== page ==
It was now early evening and the air held a gentle buzz of expectation in the lobbies and courtyard, with trendy long dresses, high heeled sandals and bare shoulders in a play of see and be seen. Both the trattoria and the fine dining restaurants had tables out among the potted lemon trees. Candles were lit along the rim of the water feature and a balmy breeze cooled after an awesomely hot day. In fact outside the piazza/courtyard it was quite windy which is why they had moved tables into shelter away from the usual panoramic terrace.

Castella di Casole is indeed a romantic spot perched up on the hill with views all round. The fine dining terraces overlook the sunset and infinity pool and across the valley to the quaint medieval town of Casole d’Elsa, easily reached to provide many more Tuscan dining options. We had two top class breakfasts with the buffet choices supplemented by a la carte items and foamy cappuccinos. In addition we dined at the trattoria which held a very high standard offering authentic Tuscan fare, pizzas and pasta – with the sophisticated edge of vegetarian options. My vege lasagna was memorable.

Everywhere Tuscan ambience has been taken to the ultimate with perfect imaginative details, antique or customized; decorative wrought iron bedsteads and light fittings with twirls and flourishes, heavy dark beams, pictures from antique markets. Our suite was delightful, and the attractive wrought iron created a medieval flavor as befits its position on the 2nd floor of a 10 th century castle, and yet had the artistic flourishes of its artists and designers. I particularly loved the bathroom with views of the cypress lined drive from one side and Tuscan hills on the other (though over the parking lot).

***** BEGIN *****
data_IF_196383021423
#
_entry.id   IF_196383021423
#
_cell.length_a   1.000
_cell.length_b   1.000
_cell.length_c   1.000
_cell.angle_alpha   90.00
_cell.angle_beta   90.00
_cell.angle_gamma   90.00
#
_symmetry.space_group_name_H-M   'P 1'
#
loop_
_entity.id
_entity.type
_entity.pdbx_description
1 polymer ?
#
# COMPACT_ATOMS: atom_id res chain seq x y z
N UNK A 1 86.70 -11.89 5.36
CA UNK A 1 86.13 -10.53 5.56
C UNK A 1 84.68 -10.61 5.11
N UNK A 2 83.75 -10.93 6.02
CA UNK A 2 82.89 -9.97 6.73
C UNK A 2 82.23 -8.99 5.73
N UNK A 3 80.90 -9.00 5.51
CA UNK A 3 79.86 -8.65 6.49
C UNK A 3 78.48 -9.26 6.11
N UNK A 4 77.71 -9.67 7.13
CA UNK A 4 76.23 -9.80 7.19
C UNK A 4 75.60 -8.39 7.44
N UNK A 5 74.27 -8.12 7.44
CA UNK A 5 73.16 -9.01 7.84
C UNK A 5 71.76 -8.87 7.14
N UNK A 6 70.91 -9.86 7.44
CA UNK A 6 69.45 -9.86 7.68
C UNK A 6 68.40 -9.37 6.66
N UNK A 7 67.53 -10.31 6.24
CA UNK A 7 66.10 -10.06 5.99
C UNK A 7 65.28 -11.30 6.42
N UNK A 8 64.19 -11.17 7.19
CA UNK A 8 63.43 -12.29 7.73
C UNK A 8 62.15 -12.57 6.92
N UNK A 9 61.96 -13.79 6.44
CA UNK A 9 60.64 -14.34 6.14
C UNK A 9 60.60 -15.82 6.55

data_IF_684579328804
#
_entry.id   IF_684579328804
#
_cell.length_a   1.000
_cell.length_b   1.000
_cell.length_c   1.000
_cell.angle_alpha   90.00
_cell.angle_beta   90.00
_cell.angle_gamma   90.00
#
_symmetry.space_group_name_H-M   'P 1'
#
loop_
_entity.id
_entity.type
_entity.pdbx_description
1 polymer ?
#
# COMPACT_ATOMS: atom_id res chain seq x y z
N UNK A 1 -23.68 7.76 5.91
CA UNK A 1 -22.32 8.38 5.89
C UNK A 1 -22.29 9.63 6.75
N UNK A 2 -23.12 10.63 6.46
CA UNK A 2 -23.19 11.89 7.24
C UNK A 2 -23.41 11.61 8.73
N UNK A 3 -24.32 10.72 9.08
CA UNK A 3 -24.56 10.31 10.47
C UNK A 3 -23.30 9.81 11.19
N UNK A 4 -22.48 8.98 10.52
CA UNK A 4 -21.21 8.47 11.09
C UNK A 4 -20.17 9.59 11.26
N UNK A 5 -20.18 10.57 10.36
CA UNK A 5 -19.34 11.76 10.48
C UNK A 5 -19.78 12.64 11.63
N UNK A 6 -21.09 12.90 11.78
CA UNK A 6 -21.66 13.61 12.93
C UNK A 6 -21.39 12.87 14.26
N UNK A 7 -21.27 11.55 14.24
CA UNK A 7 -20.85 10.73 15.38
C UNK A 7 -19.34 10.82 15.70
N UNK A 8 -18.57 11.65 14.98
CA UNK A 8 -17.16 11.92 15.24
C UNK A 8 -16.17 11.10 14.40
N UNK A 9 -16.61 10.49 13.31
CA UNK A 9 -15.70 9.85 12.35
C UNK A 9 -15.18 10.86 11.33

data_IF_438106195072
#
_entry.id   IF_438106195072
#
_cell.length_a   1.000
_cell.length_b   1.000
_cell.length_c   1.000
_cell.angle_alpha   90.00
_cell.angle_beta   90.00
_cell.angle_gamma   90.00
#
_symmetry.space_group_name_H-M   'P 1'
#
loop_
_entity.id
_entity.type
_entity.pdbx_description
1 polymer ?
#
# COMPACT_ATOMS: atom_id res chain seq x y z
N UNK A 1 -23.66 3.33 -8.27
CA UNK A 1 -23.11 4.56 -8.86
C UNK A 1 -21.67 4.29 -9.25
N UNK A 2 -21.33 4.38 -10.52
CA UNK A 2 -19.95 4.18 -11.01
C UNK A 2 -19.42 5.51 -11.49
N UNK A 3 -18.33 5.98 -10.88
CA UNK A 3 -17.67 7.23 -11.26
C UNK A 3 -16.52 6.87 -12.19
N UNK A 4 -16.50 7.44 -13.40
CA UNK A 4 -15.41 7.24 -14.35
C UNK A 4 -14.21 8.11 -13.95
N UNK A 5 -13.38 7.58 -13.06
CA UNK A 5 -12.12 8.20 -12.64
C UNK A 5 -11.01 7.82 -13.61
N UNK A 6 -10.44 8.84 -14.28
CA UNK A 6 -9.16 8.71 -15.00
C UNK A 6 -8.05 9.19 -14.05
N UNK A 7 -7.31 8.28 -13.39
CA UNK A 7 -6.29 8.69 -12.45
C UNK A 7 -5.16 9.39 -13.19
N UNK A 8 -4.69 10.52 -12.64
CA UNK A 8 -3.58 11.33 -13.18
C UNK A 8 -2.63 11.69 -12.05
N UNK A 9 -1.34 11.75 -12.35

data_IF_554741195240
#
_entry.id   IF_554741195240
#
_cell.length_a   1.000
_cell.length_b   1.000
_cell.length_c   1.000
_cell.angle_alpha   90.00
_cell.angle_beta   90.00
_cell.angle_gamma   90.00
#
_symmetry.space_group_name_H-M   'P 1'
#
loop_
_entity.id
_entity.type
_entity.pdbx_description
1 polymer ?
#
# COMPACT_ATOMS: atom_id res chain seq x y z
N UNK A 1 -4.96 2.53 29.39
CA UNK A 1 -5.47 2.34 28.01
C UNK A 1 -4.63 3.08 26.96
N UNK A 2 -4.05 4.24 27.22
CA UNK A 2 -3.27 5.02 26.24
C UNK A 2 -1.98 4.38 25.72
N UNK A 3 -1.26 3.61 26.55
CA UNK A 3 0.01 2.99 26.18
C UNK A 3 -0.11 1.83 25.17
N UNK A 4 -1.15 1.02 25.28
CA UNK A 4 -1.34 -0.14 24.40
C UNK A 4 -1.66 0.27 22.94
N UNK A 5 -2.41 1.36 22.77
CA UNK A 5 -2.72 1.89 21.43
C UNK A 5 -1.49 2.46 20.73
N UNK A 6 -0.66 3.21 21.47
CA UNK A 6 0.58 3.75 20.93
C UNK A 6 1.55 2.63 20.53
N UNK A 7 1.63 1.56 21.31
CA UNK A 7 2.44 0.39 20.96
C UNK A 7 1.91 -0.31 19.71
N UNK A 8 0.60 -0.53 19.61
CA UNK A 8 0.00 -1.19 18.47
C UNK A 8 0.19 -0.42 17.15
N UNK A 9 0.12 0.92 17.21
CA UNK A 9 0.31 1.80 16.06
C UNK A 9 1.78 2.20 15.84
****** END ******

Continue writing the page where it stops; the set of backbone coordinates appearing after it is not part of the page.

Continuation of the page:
We were given a welcome bottle of Castello Wine in the room, which we drank in the bath tub (with its reflections in fancy mirrors over the double vanities, separate shower cabinet and toilet/bidet nook).

It was a very delicious wine we sipped with flavours of perhaps chocolate and berries (I am no wine expert).The estate – 4200 acres of it – has 30 acres of olive trees for own olive oil production and 80 acres of vines producing its own wine, created in a winery off the property. They use the same winemaker as Sting.